ST. PAUL, Minn. — Joseph Lieberman, the Democrats' 2000 vice-presidential nominee, and former Sen. Fred Thompson tore into Democratic nominee Barack Obama Tuesday night at the Republican National Convention with red-meat speeches that painted Republicans as the party of patriots and attacked Democrats as eager to give up in Iraq.
Thompson, a former Tennessee senator, and Lieberman, an independent Democrat from Connecticut, were the featured speakers at the Republican gathering's first prime-time session.
Thompson went first with a 35-minute stemwinder that got the crowd cheering. After reciting a lengthy passage about presumptive Republican presidential nominee John McCain's heroism as a Vietnam prisoner of war, Thompson said: "It's pretty clear there are two questions we will never have to ask ourselves: 'Who is this man?' and 'Can we trust this man with the presidency?' "
That was a hard jab at Obama, who's been a U.S. senator from Illinois for only three and a half years and remains something of a puzzle to many Americans, polls show.
Thompson took another shot later: "To deal with these challenges the Democrats present a history-making nominee for president; history making in that he is the most liberal, most inexperienced nominee ever to run for president."
Lieberman said he had another mission: to explain how McCain brought people together. Then he proceeded to rip into Obama.
"When others wanted to retreat in defeat from the field of battle, when Barack Obama was voting to cut off funding for our troops on the battlefield," Lieberman said, "John McCain had the courage to stand against the tide of public opinion and support the surge (in Iraq), and because of that, today our troops are at last beginning to come home, not in failure but in honor."
Further, Obama "has not reached across party lines to accomplish anything significant," Lieberman added.
The two featured speakers overshadowed brief remarks by President Bush.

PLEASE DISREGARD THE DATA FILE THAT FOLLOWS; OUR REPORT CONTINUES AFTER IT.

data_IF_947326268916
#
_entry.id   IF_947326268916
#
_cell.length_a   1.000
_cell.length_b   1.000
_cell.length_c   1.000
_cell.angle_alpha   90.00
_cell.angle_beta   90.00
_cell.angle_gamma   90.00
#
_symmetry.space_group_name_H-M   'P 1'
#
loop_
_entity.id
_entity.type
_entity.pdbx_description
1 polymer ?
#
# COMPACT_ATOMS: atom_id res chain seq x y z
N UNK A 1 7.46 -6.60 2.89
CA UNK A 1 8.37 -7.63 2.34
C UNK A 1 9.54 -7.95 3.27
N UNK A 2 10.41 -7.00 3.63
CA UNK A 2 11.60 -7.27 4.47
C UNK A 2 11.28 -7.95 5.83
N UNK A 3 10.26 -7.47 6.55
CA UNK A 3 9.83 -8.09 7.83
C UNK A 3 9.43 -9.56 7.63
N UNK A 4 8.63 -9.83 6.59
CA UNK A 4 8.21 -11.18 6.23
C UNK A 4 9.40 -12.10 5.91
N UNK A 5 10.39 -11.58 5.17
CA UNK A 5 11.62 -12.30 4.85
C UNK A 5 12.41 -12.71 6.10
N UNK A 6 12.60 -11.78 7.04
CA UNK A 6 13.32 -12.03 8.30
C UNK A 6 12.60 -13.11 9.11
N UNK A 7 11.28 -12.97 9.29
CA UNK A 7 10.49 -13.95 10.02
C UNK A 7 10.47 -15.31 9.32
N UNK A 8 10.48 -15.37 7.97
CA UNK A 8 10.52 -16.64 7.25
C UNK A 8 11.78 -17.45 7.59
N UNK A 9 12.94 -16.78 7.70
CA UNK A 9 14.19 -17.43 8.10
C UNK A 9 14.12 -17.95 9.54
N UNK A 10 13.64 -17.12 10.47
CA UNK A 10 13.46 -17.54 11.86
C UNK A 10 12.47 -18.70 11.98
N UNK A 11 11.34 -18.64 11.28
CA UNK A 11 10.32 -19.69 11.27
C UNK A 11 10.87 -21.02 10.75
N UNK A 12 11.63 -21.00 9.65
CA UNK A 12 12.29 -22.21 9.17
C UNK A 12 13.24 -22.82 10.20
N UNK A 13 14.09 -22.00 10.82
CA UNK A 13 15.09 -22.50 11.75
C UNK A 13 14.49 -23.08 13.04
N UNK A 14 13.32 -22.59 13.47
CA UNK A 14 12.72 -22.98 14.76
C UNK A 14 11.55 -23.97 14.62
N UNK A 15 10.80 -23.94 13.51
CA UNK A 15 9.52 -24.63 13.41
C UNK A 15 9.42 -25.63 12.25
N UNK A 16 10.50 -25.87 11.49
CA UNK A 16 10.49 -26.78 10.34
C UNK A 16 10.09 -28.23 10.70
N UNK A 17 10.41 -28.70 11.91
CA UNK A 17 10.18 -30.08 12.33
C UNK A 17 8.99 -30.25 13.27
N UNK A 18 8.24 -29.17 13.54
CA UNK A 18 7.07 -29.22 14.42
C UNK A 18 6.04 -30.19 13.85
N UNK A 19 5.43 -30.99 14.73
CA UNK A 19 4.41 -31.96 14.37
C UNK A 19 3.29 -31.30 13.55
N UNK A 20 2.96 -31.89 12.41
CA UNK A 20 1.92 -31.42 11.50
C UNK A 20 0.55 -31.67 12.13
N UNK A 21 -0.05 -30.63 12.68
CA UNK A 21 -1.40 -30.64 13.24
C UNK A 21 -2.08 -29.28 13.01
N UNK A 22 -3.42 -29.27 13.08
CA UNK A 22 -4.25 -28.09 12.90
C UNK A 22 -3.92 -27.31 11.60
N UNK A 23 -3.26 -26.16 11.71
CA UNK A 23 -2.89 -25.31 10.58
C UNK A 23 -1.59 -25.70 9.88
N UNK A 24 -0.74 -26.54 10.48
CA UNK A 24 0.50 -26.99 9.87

"We live in a dangerous world," the president said in a satellite hookup from the White House, "and we need a president who understands the lessons of Sept. 11, 2001: that to protect America, we must stay on the offense, stop attacks before they happen and not wait to be hit again. The man we need is John McCain."
Bush, whose scheduled appearance Monday night was canceled because of Hurricane Gustav, praised McCain's war position, saying that "one senator above all had faith in our troops and the importance of their mission, and that was John McCain."
The partisan pitches created a far different tone from Monday's somber opening convention session, when speakers quietly urged support for Gustav's victims.
Tuesday, delegates heard Thompson tear into Obama's abortion-rights stand. "We need a president who doesn't think that the protection of the unborn or a newly born baby is above his pay grade," Thompson said, a reference to Obama's recent dodge of a question at a public forum on when life begins.
Thompson vigorously defended Alaska Gov. Sarah Palin, the little-known presumptive Republican vice-presidential nominee.
"She is from a small town, with small-town values, but apparently that's not good enough for those folks who are out there attacking her and her family," he said.
"Some Washington pundits and media big shots are in a frenzy over the selection of a woman who has actually governed rather than just talked a good game on the Sunday talk shows and hit the Washington cocktail circuit," Thompson said.
He also took on the news media, charging that "the selection of Governor Palin has the other side and their friends in the media in a state of panic."
Lieberman has been close to McCain on environmental, campaign-finance and national security issues, and has campaigned extensively for him this year. He caucuses with Senate Democrats, and votes with their party about 85 percent of the time.
But he was a hero to Republicans on Tuesday.
"What, after all, is a Democrat like me doing at a Republican convention like this?" he asked. "The answer is simple. I'm here to support John McCain because country matters more than party."
He recalled how "I have personally seen John over and over again bring people together from both parties to tackle our toughest problems we face."
He offered faint praise of Obama as "a gifted and eloquent young man . . . but eloquence is no substitute for a record, not in these tough times."
Delegates hailed Lieberman.
"The Republican Party is a diverse party, and he's one of the more thoughtful people in public life," said Chris Nelson, a national security consultant from Anchorage, Alaska.
"He helps with independents, Jewish voters and moderate Democrats, and he energizes our base. Not all of our base is evangelical," added Allen Miller, a St. Lucie County, Fla., Republican official.
(Richard Mauer of the Anchorage Daily News in Anchorage, Marisa Taylor in Washington and William Douglas in Philadelphia contributed to this article.)
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